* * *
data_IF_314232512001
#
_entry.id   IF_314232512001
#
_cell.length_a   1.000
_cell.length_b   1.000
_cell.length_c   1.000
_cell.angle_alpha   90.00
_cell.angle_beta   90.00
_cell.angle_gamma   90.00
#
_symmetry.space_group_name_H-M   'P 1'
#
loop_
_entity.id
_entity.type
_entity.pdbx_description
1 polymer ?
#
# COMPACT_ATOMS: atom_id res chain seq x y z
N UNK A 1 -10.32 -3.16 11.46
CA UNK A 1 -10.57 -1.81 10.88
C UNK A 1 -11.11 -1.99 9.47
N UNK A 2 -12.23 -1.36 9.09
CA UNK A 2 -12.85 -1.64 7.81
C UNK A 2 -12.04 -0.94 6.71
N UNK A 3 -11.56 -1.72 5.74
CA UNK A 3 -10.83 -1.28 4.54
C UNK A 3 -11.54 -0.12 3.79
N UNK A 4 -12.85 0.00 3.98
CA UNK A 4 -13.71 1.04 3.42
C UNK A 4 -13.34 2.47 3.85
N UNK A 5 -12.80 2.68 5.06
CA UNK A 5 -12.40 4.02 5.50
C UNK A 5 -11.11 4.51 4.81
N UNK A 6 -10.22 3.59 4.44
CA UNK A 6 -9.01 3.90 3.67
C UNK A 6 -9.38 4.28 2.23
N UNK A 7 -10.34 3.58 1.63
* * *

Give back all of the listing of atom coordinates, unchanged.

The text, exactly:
data_IF_314232512001
#
_entry.id   IF_314232512001
#
_cell.length_a   1.000
_cell.length_b   1.000
_cell.length_c   1.000
_cell.angle_alpha   90.00
_cell.angle_beta   90.00
_cell.angle_gamma   90.00
#
_symmetry.space_group_name_H-M   'P 1'
#
loop_
_entity.id
_entity.type
_entity.pdbx_description
1 polymer ?
#
# COMPACT_ATOMS: atom_id res chain seq x y z
N UNK A 1 -10.32 -3.16 11.46
CA UNK A 1 -10.57 -1.81 10.88
C UNK A 1 -11.11 -1.99 9.47
N UNK A 2 -12.23 -1.36 9.09
CA UNK A 2 -12.85 -1.64 7.81
C UNK A 2 -12.04 -0.94 6.71
N UNK A 3 -11.56 -1.72 5.74
CA UNK A 3 -10.83 -1.28 4.54
C UNK A 3 -11.54 -0.12 3.79
N UNK A 4 -12.85 0.00 3.98
CA UNK A 4 -13.71 1.04 3.42
C UNK A 4 -13.34 2.47 3.85
N UNK A 5 -12.80 2.68 5.06
CA UNK A 5 -12.40 4.02 5.50
C UNK A 5 -11.11 4.51 4.81
N UNK A 6 -10.22 3.59 4.44
CA UNK A 6 -9.01 3.90 3.67
C UNK A 6 -9.38 4.28 2.23
N UNK A 7 -10.34 3.58 1.63